It didn’t take long for a Shackelford Junior High student to realize that different types of learning can be fun – and that his teacher may have actually been right.
“It was fun when I realized what the teacher had been telling us: ‘The computer only does what you tell it to do.’”
That was one Shackelford Junior High student’s reaction after participating in an Hour of Code during Computer Science Education Week, an activity made feasible by the 2014 Bond program.
“I learned that coding isn’t complicated and is actually fun,” Shackelford student Serena O. said.
All Shackelford students participated in the Hour of Code, joining thousands of other students in over 180 countries. The Hour of Code, a one-hour introductory lesson in computer programming – the largest learning event in history – is designed to inspire interest in computer science and foster critical skills for 21st-century success.
Spearheaded by school librarian Alicia Vandenbroek, Shackelford is becoming a local leader in computer science education. The junior high offers a computer programming club and incorporates programming into its library makerspace.
And, for the second year in a row, Vandenbroek hosted the Hour of Code to make sure each of the school’s 710 students gets to experience programming.
“Exposing students to programming is critical,” she said. “Computers are everywhere, changing every industry on the planet, but fewer than half of all schools teach computer science. Girls and minorities are severely underrepresented in computer science classes and in the tech industry. But the good news is, we’re on our way to changing this.”
The Bond 2014 program is also playing a role in changing this, equipping Shackelford and all AISD schools with the technology they need to teach for the 21st century – and to participate in learning opportunities like Hour of Code. The bond includes new technology for every AISD classroom and teacher, along with carts of either iPads or Chromebooks for every two classrooms, so most of the Chromebook computers used at Shackelford for the Hour of Code were bond-funded. It’s also funding additional bandwidth and wireless capacity at each school, along with Transformation Through Innovation Grants awarded to teachers who come up with innovative ways to use technology as educational tools.[Read more about the TI Grant and how Shackelford has used the grant to enhance its makerspace.]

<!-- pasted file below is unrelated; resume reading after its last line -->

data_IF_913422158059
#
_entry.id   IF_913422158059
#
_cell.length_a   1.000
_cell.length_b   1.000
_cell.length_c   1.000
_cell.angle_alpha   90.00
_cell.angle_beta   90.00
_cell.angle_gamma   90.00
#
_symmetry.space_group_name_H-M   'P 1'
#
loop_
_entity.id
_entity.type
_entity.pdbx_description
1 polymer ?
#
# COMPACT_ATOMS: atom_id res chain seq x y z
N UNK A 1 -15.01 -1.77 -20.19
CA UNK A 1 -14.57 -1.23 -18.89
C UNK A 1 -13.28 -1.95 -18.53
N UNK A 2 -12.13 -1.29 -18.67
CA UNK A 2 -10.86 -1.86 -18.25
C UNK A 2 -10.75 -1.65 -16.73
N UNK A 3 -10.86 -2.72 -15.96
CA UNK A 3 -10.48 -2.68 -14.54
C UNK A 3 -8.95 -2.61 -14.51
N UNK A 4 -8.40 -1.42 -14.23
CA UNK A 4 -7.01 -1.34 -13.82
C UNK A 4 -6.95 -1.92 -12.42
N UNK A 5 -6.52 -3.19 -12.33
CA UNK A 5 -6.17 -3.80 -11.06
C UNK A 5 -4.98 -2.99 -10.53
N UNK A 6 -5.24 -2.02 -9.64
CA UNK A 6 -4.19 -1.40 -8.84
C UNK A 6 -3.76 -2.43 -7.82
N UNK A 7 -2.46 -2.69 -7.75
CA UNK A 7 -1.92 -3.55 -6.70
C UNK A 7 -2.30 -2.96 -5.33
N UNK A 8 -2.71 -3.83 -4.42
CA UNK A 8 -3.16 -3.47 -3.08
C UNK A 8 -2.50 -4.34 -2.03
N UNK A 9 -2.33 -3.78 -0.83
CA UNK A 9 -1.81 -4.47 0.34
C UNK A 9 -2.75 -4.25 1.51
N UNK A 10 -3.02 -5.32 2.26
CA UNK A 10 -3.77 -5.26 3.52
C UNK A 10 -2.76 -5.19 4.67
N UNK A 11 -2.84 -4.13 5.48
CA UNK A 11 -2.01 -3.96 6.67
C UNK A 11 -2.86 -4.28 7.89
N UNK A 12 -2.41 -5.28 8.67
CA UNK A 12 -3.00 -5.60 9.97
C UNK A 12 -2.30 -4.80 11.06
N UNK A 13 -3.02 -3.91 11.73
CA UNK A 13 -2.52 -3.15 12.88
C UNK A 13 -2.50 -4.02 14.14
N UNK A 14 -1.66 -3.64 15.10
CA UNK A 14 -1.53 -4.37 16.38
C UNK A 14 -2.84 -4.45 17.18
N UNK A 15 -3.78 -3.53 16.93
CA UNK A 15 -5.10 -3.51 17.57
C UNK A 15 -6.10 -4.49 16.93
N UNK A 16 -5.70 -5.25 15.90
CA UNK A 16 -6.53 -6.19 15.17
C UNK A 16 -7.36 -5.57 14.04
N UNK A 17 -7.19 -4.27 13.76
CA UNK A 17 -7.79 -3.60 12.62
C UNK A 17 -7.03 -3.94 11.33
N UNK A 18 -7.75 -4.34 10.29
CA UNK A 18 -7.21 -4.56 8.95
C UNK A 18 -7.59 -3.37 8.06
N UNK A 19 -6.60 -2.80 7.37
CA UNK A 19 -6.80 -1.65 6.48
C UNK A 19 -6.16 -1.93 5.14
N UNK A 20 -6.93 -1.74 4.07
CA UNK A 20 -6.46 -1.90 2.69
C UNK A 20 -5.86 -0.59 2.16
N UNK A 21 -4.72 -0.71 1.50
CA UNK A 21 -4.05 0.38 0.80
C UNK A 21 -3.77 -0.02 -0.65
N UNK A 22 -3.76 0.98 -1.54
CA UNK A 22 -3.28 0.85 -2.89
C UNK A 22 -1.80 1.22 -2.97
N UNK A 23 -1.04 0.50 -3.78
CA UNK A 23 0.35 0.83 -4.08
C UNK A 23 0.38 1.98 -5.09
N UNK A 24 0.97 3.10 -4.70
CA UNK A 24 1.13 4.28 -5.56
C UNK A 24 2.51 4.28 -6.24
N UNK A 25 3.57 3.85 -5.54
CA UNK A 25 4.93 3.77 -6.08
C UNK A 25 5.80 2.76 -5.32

“We want to make sure there are no barriers to our students learning,” said Barry Fox, AISD director of instructional technology. That means the district will strive to provide access to whatever technology is most helpful for students and promote a culture in which students are using and engaging technology on a daily basis.
In today’s world, students will engage and use technology on a daily basis, whether they have access to it in the classroom or not. That’s why an event like Hour of Code is so important. It takes students behind the technology they use everyday and demonstrates how it works. It also starts them on the path to developing critical technology skills they will need in an increasingly technology-based society.
Shackelford students are getting it.
“I think it’s a good idea.” said Jessie W., a Shackelford student, about participating in the Hour of Code, “In the future our world will revolve around technology even more and we will need to know how to code.”
For many students, the coding activity was an eye-opening experience.
“At first I thought it would be hard and boring,” said Kimberly G., “but when I asked for help it got easy and fun. And I also learned how to code.”
The Hour of Code uses an online tutorial that walks students through the process of developing the code for a game. Practical and educational, it also makes learning “fun.”
“The student engagement involved was very high, and the students enjoyed the experience,” said Shackelford teacher Karla Hill.
"I thought it was awesome!” said Kaden, one of Hill’s eighth-grade students. “I actually created a Flappy Bird game and shared it with my friends. I'm currently working on a Star Wars game, too."
Another eighth-grade student, Jared, said, “I really like the step by step [logical thought] process that it takes to do coding."
Students weren’t the only ones who learned and enjoyed the experience. Math teacher Angelique Bell did the coding activity alongside her students and found the exercise extremely worthwhile.
“Being a math teacher, we don't have as much time to devote to coding,” she said. “I was thankful for the opportunity to see the other side of my students’ personality and expertise. The students loved it and were looking forward to more coding the next day. We will make time soon for more coding. Anyone can learn to code. Even me.”[See more photos from the Hour of Code.]